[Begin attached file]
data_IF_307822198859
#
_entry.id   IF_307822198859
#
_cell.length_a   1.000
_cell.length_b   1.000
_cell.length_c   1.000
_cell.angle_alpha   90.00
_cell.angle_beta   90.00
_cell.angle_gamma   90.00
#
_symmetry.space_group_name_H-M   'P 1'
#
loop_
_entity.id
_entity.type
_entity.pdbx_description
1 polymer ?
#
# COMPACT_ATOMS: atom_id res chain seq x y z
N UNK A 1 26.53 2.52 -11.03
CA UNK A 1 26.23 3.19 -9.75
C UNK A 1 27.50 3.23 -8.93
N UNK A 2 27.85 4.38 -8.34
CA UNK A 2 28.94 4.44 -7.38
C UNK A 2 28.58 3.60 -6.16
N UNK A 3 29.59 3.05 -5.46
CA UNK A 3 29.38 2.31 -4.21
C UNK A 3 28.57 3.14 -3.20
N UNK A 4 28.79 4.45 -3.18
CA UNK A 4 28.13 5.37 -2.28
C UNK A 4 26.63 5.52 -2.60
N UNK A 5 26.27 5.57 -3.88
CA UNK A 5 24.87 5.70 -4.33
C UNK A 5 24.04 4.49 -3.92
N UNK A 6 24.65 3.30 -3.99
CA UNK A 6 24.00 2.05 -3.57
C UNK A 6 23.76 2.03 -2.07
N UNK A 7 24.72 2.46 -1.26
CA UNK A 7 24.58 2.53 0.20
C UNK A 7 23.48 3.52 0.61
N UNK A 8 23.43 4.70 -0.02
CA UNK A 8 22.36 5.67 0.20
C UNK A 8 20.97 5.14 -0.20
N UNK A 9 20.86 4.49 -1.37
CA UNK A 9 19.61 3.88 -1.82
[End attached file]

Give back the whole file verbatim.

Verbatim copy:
data_IF_307822198859
#
_entry.id   IF_307822198859
#
_cell.length_a   1.000
_cell.length_b   1.000
_cell.length_c   1.000
_cell.angle_alpha   90.00
_cell.angle_beta   90.00
_cell.angle_gamma   90.00
#
_symmetry.space_group_name_H-M   'P 1'
#
loop_
_entity.id
_entity.type
_entity.pdbx_description
1 polymer ?
#
# COMPACT_ATOMS: atom_id res chain seq x y z
N UNK A 1 26.53 2.52 -11.03
CA UNK A 1 26.23 3.19 -9.75
C UNK A 1 27.50 3.23 -8.93
N UNK A 2 27.85 4.38 -8.34
CA UNK A 2 28.94 4.44 -7.38
C UNK A 2 28.58 3.60 -6.16
N UNK A 3 29.59 3.05 -5.46
CA UNK A 3 29.38 2.31 -4.21
C UNK A 3 28.57 3.14 -3.20
N UNK A 4 28.79 4.45 -3.18
CA UNK A 4 28.13 5.37 -2.28
C UNK A 4 26.63 5.52 -2.60
N UNK A 5 26.27 5.57 -3.88
CA UNK A 5 24.87 5.70 -4.33
C UNK A 5 24.04 4.49 -3.92
N UNK A 6 24.65 3.30 -3.99
CA UNK A 6 24.00 2.05 -3.57
C UNK A 6 23.76 2.03 -2.07
N UNK A 7 24.72 2.46 -1.26
CA UNK A 7 24.58 2.53 0.20
C UNK A 7 23.48 3.52 0.61
N UNK A 8 23.43 4.70 -0.02
CA UNK A 8 22.36 5.67 0.20
C UNK A 8 20.97 5.14 -0.20
N UNK A 9 20.86 4.49 -1.37
CA UNK A 9 19.61 3.88 -1.82